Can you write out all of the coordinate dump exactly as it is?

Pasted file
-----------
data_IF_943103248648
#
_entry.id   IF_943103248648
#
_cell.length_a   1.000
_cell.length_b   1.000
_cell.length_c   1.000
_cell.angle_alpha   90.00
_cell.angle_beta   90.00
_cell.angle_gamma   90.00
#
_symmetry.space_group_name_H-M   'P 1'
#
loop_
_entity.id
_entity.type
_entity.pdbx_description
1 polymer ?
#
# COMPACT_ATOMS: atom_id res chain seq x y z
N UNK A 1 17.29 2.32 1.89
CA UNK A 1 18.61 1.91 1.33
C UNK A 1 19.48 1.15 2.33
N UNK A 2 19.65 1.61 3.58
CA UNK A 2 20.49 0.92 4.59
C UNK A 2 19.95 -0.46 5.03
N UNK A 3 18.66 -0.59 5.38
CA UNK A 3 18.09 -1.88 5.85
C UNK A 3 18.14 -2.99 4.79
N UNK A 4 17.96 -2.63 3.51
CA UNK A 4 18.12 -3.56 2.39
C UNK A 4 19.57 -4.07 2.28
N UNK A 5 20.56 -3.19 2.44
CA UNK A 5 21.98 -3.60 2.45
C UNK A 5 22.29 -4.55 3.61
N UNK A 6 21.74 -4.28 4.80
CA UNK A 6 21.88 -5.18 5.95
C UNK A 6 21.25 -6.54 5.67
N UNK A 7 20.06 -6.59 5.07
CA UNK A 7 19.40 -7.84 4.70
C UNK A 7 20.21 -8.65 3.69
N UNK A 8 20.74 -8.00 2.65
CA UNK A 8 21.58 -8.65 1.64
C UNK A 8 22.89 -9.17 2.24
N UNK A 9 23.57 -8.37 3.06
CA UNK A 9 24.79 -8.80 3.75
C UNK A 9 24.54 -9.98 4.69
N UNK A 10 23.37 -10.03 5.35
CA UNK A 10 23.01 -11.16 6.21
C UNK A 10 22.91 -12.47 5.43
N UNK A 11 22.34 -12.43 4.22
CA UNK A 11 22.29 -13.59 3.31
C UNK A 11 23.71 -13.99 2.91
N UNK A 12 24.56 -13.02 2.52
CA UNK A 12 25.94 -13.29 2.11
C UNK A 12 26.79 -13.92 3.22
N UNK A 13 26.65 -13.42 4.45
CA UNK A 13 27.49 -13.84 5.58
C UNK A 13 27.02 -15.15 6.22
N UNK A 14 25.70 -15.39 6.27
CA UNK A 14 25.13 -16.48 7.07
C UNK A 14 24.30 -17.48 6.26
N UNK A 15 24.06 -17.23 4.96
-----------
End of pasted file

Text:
data_IF_943103248648
#
_entry.id   IF_943103248648
#
_cell.length_a   1.000
_cell.length_b   1.000
_cell.length_c   1.000
_cell.angle_alpha   90.00
_cell.angle_beta   90.00
_cell.angle_gamma   90.00
#
_symmetry.space_group_name_H-M   'P 1'
#
loop_
_entity.id
_entity.type
_entity.pdbx_description
1 polymer ?
#
# COMPACT_ATOMS: atom_id res chain seq x y z
N UNK A 1 17.29 2.32 1.89
CA UNK A 1 18.61 1.91 1.33
C UNK A 1 19.48 1.15 2.33
N UNK A 2 19.65 1.61 3.58
CA UNK A 2 20.49 0.92 4.59
C UNK A 2 19.95 -0.46 5.03
N UNK A 3 18.66 -0.59 5.38
CA UNK A 3 18.09 -1.88 5.85
C UNK A 3 18.14 -2.99 4.79
N UNK A 4 17.96 -2.63 3.51
CA UNK A 4 18.12 -3.56 2.39
C UNK A 4 19.57 -4.07 2.28
N UNK A 5 20.56 -3.19 2.44
CA UNK A 5 21.98 -3.60 2.45
C UNK A 5 22.29 -4.55 3.61
N UNK A 6 21.74 -4.28 4.80
CA UNK A 6 21.88 -5.18 5.95
C UNK A 6 21.25 -6.54 5.67
N UNK A 7 20.06 -6.59 5.07
CA UNK A 7 19.40 -7.84 4.70
C UNK A 7 20.21 -8.65 3.69
N UNK A 8 20.74 -8.00 2.65
CA UNK A 8 21.58 -8.65 1.64
C UNK A 8 22.89 -9.17 2.24
N UNK A 9 23.57 -8.37 3.06
CA UNK A 9 24.79 -8.80 3.75
C UNK A 9 24.54 -9.98 4.69
N UNK A 10 23.37 -10.03 5.35
CA UNK A 10 23.01 -11.16 6.21
C UNK A 10 22.91 -12.47 5.43
N UNK A 11 22.34 -12.43 4.22
CA UNK A 11 22.29 -13.59 3.31
C UNK A 11 23.71 -13.99 2.91
N UNK A 12 24.56 -13.02 2.52
CA UNK A 12 25.94 -13.29 2.11
C UNK A 12 26.79 -13.92 3.22
N UNK A 13 26.65 -13.42 4.45
CA UNK A 13 27.49 -13.84 5.58
C UNK A 13 27.02 -15.15 6.22
N UNK A 14 25.70 -15.39 6.27
CA UNK A 14 25.13 -16.48 7.07
C UNK A 14 24.30 -17.48 6.26
N UNK A 15 24.06 -17.23 4.96